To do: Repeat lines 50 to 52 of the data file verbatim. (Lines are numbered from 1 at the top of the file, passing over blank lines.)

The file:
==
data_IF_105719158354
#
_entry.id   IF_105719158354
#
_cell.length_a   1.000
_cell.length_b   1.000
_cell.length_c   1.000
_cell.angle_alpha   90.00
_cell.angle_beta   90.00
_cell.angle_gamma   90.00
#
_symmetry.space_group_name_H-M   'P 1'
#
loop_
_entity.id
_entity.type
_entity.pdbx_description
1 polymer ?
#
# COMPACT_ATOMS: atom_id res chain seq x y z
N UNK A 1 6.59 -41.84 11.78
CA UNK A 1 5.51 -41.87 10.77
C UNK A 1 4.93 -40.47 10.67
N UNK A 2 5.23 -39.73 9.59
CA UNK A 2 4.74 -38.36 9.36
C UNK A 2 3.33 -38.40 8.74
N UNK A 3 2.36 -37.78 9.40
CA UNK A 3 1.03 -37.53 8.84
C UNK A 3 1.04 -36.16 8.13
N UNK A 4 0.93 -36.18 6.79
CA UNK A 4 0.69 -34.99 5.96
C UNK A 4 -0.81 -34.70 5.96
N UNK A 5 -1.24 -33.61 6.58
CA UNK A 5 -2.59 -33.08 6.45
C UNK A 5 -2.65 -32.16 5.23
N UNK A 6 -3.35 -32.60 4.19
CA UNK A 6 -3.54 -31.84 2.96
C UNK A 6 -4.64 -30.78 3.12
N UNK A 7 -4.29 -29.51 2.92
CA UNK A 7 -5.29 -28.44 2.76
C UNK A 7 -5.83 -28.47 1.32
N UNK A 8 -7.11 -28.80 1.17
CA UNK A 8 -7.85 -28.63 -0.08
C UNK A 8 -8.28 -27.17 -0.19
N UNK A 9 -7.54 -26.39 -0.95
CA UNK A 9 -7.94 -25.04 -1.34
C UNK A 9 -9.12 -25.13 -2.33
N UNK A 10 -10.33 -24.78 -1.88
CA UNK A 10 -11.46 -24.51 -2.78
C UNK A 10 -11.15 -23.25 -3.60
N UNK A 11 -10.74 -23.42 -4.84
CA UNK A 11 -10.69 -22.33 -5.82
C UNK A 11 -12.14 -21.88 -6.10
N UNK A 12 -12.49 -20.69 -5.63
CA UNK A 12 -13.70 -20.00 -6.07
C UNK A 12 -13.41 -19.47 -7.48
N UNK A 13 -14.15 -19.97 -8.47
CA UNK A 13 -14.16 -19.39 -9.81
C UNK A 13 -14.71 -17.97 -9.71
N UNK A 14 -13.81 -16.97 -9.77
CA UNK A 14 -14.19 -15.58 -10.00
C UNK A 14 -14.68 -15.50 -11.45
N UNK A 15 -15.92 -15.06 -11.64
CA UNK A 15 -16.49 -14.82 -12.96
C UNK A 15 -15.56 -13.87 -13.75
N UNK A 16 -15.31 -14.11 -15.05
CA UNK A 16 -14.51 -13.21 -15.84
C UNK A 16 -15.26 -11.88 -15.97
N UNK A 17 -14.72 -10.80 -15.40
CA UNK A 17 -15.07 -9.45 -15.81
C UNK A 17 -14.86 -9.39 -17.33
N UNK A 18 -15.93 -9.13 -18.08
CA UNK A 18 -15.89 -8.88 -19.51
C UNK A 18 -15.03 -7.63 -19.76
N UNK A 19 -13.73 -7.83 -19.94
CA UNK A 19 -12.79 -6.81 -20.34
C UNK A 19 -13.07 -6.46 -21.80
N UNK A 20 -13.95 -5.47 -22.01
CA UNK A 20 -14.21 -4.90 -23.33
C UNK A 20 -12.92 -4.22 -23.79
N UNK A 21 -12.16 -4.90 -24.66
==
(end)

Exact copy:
C UNK A 10 -11.15 -23.25 -3.60
N UNK A 11 -10.74 -23.42 -4.84
CA UNK A 11 -10.69 -22.33 -5.82